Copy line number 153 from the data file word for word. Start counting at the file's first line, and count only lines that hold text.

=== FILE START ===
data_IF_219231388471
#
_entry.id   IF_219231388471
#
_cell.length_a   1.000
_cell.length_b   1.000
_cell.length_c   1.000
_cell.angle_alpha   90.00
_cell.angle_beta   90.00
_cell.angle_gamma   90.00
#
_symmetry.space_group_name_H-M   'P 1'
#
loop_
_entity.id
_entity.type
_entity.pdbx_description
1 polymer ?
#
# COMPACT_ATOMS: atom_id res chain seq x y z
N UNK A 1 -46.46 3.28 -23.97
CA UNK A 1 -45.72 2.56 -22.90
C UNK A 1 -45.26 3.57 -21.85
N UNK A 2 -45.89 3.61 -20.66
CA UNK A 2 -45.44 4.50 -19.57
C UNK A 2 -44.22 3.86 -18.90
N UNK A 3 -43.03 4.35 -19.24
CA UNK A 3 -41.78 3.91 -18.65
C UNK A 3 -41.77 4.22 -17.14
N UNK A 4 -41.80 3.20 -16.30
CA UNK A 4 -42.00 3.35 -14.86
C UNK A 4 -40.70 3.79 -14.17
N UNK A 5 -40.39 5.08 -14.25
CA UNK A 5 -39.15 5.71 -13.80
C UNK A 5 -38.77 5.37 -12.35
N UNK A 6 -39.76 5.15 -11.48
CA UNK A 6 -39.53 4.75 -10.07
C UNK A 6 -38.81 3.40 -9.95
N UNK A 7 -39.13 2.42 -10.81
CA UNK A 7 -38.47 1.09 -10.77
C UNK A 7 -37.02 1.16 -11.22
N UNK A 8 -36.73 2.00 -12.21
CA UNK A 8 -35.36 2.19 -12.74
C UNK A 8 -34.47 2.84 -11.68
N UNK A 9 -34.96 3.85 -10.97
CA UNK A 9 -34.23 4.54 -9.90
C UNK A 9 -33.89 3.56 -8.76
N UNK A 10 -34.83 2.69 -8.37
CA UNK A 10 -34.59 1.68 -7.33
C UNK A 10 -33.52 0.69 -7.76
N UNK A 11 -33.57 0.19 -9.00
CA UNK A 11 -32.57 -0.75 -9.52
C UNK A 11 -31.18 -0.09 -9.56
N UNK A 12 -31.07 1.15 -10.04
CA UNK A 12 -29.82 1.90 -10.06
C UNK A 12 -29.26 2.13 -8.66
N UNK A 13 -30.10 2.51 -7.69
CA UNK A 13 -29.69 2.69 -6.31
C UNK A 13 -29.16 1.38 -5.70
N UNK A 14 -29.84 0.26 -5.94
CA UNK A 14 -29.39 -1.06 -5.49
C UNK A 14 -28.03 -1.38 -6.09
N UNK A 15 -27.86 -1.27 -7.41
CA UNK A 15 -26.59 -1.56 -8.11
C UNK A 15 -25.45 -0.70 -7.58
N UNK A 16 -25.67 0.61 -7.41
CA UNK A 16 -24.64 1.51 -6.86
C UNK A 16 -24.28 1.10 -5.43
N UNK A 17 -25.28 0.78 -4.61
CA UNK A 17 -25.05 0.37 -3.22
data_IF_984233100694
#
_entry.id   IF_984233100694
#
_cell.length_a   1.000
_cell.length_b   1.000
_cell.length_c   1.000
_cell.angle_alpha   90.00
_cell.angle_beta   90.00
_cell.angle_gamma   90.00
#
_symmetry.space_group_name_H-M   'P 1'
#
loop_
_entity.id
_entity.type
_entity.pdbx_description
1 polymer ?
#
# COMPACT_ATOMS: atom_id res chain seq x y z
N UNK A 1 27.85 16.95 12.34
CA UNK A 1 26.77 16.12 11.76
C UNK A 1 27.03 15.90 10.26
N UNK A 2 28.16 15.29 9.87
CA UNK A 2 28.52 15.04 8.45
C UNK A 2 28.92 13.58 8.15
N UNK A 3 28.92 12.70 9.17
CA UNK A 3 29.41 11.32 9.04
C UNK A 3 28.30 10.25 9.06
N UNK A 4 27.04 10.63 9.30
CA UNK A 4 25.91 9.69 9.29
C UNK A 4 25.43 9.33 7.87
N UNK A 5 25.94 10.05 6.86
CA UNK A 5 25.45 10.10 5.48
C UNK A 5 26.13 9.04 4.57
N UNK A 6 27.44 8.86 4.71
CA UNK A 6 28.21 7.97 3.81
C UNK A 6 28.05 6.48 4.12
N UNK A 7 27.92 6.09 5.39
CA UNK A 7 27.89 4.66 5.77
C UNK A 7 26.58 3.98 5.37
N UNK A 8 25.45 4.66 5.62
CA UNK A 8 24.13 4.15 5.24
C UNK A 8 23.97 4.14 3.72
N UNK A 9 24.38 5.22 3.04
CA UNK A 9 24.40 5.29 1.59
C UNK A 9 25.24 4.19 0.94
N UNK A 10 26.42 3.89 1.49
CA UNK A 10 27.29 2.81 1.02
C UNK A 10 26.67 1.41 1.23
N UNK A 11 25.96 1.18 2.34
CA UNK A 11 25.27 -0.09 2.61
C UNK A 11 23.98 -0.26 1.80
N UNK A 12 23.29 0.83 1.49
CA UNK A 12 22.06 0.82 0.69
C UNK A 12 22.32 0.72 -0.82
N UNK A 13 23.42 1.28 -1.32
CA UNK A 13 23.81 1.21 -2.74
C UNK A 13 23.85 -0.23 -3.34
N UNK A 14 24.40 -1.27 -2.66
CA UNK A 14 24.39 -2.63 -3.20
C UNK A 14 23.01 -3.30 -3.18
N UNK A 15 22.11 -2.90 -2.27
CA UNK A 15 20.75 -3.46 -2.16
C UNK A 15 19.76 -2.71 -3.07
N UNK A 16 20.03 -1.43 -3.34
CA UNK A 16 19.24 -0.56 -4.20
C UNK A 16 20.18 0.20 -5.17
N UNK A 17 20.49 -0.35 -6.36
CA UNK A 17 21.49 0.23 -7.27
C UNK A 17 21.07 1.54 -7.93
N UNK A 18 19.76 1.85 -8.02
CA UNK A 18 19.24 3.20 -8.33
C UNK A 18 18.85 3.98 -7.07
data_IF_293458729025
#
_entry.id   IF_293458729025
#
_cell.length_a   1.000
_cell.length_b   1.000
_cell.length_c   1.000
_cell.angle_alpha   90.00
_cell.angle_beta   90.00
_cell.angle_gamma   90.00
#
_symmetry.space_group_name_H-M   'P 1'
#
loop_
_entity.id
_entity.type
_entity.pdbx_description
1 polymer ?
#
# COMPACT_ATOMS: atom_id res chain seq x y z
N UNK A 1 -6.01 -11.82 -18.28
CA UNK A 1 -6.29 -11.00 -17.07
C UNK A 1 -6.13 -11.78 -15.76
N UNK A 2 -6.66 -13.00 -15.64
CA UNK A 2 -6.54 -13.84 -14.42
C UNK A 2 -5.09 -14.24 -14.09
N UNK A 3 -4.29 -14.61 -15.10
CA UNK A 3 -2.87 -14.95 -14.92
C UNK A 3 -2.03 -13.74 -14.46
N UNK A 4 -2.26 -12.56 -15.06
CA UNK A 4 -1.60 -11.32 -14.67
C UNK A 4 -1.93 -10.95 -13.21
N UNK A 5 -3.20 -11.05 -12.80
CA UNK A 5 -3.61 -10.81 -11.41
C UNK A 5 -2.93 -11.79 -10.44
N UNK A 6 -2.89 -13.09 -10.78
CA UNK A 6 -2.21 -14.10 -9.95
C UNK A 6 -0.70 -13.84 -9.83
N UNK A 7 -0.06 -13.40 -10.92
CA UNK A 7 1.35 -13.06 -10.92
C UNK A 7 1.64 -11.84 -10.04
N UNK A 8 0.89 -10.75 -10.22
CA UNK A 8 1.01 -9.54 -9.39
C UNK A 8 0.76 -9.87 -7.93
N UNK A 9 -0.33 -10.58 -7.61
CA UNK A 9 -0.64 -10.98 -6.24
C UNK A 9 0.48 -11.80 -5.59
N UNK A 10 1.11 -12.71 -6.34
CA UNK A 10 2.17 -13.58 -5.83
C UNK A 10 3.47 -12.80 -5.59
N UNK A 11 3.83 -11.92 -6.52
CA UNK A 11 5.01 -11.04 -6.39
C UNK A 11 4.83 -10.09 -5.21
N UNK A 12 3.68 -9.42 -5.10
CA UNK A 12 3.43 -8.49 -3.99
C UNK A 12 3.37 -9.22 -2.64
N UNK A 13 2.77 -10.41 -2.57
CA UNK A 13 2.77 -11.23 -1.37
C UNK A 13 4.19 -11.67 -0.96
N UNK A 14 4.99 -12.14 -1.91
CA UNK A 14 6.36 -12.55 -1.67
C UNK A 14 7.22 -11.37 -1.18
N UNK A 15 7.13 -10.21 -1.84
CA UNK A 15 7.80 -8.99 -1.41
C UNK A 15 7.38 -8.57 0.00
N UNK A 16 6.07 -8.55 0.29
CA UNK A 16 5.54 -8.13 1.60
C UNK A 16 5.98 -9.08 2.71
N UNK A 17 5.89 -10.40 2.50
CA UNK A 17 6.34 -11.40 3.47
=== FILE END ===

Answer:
_cell.angle_beta   90.00